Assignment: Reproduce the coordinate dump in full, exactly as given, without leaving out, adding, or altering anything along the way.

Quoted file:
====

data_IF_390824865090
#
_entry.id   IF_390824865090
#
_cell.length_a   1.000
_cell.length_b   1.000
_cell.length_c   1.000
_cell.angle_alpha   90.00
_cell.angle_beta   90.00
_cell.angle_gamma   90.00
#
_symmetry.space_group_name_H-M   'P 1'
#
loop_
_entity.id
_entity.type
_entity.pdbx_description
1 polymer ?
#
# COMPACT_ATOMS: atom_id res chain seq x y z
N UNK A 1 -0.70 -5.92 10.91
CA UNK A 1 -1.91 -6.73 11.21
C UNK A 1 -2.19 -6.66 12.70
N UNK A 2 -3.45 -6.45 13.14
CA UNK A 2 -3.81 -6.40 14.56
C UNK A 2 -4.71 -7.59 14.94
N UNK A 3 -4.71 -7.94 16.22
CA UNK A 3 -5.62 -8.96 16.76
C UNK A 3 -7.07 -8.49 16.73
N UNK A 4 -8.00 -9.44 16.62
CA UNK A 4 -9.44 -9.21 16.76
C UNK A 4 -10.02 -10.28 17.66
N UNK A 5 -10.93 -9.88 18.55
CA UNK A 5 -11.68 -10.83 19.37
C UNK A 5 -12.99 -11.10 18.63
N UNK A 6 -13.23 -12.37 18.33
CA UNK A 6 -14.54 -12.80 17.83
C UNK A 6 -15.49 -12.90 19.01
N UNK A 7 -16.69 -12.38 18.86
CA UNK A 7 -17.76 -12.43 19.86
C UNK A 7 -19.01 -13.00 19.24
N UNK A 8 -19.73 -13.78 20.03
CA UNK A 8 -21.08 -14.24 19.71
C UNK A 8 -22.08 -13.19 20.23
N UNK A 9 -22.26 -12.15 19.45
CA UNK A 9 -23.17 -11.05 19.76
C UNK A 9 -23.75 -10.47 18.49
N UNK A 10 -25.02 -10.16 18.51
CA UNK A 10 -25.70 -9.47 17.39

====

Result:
data_IF_390824865090
#
_entry.id   IF_390824865090
#
_cell.length_a   1.000
_cell.length_b   1.000
_cell.length_c   1.000
_cell.angle_alpha   90.00
_cell.angle_beta   90.00
_cell.angle_gamma   90.00
#
_symmetry.space_group_name_H-M   'P 1'
#
loop_
_entity.id
_entity.type
_entity.pdbx_description
1 polymer ?
#
# COMPACT_ATOMS: atom_id res chain seq x y z
N UNK A 1 -0.70 -5.92 10.91
CA UNK A 1 -1.91 -6.73 11.21
C UNK A 1 -2.19 -6.66 12.70
N UNK A 2 -3.45 -6.45 13.14
CA UNK A 2 -3.81 -6.40 14.56
C UNK A 2 -4.71 -7.59 14.94
N UNK A 3 -4.71 -7.94 16.22
CA UNK A 3 -5.62 -8.96 16.76
C UNK A 3 -7.07 -8.49 16.73
N UNK A 4 -8.00 -9.44 16.62
CA UNK A 4 -9.44 -9.21 16.76
C UNK A 4 -10.02 -10.28 17.66
N UNK A 5 -10.93 -9.88 18.55
CA UNK A 5 -11.68 -10.83 19.37
C UNK A 5 -12.99 -11.10 18.63
N UNK A 6 -13.23 -12.37 18.33
CA UNK A 6 -14.54 -12.80 17.83
C UNK A 6 -15.49 -12.90 19.01
N UNK A 7 -16.69 -12.38 18.86
CA UNK A 7 -17.76 -12.43 19.86
C UNK A 7 -19.01 -13.00 19.24
N UNK A 8 -19.73 -13.78 20.03
CA UNK A 8 -21.08 -14.24 19.71
C UNK A 8 -22.08 -13.19 20.23
N UNK A 9 -22.26 -12.15 19.45
CA UNK A 9 -23.17 -11.05 19.76
C UNK A 9 -23.75 -10.47 18.49
N UNK A 10 -25.02 -10.16 18.51
CA UNK A 10 -25.70 -9.47 17.39